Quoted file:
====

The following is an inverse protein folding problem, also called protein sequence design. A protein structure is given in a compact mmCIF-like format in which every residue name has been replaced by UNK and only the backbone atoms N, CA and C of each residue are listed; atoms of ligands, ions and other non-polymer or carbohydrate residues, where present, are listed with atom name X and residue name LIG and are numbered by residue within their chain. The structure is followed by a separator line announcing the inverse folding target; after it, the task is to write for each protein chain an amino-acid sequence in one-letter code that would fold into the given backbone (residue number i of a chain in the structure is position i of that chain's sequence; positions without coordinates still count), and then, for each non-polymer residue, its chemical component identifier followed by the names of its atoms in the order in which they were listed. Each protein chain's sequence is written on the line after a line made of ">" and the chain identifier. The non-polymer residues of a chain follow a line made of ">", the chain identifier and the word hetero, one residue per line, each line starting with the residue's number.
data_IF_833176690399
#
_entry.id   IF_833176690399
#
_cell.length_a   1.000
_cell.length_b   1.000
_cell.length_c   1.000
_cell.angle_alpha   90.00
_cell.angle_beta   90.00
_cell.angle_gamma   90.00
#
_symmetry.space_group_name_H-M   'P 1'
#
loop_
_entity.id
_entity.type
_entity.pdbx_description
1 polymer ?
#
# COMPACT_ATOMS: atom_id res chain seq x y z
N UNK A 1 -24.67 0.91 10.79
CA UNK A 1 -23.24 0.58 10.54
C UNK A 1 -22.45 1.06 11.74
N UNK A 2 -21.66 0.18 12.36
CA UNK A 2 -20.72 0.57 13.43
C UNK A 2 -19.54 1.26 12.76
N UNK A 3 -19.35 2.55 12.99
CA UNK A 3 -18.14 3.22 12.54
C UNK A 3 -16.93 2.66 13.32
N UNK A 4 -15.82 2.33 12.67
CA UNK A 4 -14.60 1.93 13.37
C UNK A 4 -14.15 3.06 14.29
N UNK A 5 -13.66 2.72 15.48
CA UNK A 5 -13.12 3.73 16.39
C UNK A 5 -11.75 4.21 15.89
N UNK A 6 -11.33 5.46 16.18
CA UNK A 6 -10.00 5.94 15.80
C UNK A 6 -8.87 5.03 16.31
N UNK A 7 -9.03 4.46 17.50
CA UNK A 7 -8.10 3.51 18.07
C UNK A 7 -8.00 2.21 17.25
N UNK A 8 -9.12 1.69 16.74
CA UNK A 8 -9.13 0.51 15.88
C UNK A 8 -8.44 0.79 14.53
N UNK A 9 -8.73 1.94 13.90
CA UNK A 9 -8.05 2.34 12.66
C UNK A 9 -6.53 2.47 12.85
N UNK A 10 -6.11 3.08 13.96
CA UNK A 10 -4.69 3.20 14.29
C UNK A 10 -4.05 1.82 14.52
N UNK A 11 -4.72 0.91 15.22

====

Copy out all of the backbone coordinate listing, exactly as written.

The following is an inverse protein folding problem, also called protein sequence design. A protein structure is given in a compact mmCIF-like format in which every residue name has been replaced by UNK and only the backbone atoms N, CA and C of each residue are listed; atoms of ligands, ions and other non-polymer or carbohydrate residues, where present, are listed with atom name X and residue name LIG and are numbered by residue within their chain. The structure is followed by a separator line announcing the inverse folding target; after it, the task is to write for each protein chain an amino-acid sequence in one-letter code that would fold into the given backbone (residue number i of a chain in the structure is position i of that chain's sequence; positions without coordinates still count), and then, for each non-polymer residue, its chemical component identifier followed by the names of its atoms in the order in which they were listed. Each protein chain's sequence is written on the line after a line made of ">" and the chain identifier. The non-polymer residues of a chain follow a line made of ">", the chain identifier and the word hetero, one residue per line, each line starting with the residue's number.
data_IF_833176690399
#
_entry.id   IF_833176690399
#
_cell.length_a   1.000
_cell.length_b   1.000
_cell.length_c   1.000
_cell.angle_alpha   90.00
_cell.angle_beta   90.00
_cell.angle_gamma   90.00
#
_symmetry.space_group_name_H-M   'P 1'
#
loop_
_entity.id
_entity.type
_entity.pdbx_description
1 polymer ?
#
# COMPACT_ATOMS: atom_id res chain seq x y z
N UNK A 1 -24.67 0.91 10.79
CA UNK A 1 -23.24 0.58 10.54
C UNK A 1 -22.45 1.06 11.74
N UNK A 2 -21.66 0.18 12.36
CA UNK A 2 -20.72 0.57 13.43
C UNK A 2 -19.54 1.26 12.76
N UNK A 3 -19.35 2.55 12.99
CA UNK A 3 -18.14 3.22 12.54
C UNK A 3 -16.93 2.66 13.32
N UNK A 4 -15.82 2.33 12.67
CA UNK A 4 -14.60 1.93 13.37
C UNK A 4 -14.15 3.06 14.29
N UNK A 5 -13.66 2.72 15.48
CA UNK A 5 -13.12 3.73 16.39
C UNK A 5 -11.75 4.21 15.89
N UNK A 6 -11.33 5.46 16.18
CA UNK A 6 -10.00 5.94 15.80
C UNK A 6 -8.87 5.03 16.31
N UNK A 7 -9.03 4.46 17.50
CA UNK A 7 -8.10 3.51 18.07
C UNK A 7 -8.00 2.21 17.25
N UNK A 8 -9.12 1.69 16.74
CA UNK A 8 -9.13 0.51 15.88
C UNK A 8 -8.44 0.79 14.53
N UNK A 9 -8.73 1.94 13.90
CA UNK A 9 -8.05 2.34 12.66
C UNK A 9 -6.53 2.47 12.85
N UNK A 10 -6.11 3.08 13.96
CA UNK A 10 -4.69 3.20 14.29
C UNK A 10 -4.05 1.82 14.52
N UNK A 11 -4.72 0.91 15.22